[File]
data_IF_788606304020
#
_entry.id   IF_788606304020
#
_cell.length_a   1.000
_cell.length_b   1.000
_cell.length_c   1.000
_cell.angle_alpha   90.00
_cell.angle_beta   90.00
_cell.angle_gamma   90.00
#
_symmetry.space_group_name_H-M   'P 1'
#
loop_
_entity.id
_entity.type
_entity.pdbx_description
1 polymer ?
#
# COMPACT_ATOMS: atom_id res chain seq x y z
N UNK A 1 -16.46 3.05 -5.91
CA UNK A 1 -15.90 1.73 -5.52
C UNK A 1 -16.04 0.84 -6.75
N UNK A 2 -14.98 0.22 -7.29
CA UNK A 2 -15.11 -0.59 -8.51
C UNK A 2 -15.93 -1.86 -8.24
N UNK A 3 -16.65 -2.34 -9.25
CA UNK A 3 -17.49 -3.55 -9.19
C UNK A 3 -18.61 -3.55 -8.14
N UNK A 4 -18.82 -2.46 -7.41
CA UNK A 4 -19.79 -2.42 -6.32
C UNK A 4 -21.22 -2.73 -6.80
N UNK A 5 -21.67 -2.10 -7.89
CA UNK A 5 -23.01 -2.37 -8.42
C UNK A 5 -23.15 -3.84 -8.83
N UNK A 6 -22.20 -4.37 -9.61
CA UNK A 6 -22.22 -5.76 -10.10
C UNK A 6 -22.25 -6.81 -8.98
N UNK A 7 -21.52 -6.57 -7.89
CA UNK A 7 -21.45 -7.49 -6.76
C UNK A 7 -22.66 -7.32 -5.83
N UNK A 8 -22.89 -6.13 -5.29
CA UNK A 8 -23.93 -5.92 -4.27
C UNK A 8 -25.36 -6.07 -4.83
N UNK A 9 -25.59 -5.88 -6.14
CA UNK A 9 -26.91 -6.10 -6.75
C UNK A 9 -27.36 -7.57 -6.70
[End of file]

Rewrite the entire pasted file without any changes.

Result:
data_IF_788606304020
#
_entry.id   IF_788606304020
#
_cell.length_a   1.000
_cell.length_b   1.000
_cell.length_c   1.000
_cell.angle_alpha   90.00
_cell.angle_beta   90.00
_cell.angle_gamma   90.00
#
_symmetry.space_group_name_H-M   'P 1'
#
loop_
_entity.id
_entity.type
_entity.pdbx_description
1 polymer ?
#
# COMPACT_ATOMS: atom_id res chain seq x y z
N UNK A 1 -16.46 3.05 -5.91
CA UNK A 1 -15.90 1.73 -5.52
C UNK A 1 -16.04 0.84 -6.75
N UNK A 2 -14.98 0.22 -7.29
CA UNK A 2 -15.11 -0.59 -8.51
C UNK A 2 -15.93 -1.86 -8.24
N UNK A 3 -16.65 -2.34 -9.25
CA UNK A 3 -17.49 -3.55 -9.19
C UNK A 3 -18.61 -3.55 -8.14
N UNK A 4 -18.82 -2.46 -7.41
CA UNK A 4 -19.79 -2.42 -6.32
C UNK A 4 -21.22 -2.73 -6.80
N UNK A 5 -21.67 -2.10 -7.89
CA UNK A 5 -23.01 -2.37 -8.42
C UNK A 5 -23.15 -3.84 -8.83
N UNK A 6 -22.20 -4.37 -9.61
CA UNK A 6 -22.22 -5.76 -10.10
C UNK A 6 -22.25 -6.81 -8.98
N UNK A 7 -21.52 -6.57 -7.89
CA UNK A 7 -21.45 -7.49 -6.76
C UNK A 7 -22.66 -7.32 -5.83
N UNK A 8 -22.89 -6.13 -5.29
CA UNK A 8 -23.93 -5.92 -4.27
C UNK A 8 -25.36 -6.07 -4.83
N UNK A 9 -25.59 -5.88 -6.14
CA UNK A 9 -26.91 -6.10 -6.75
C UNK A 9 -27.36 -7.57 -6.70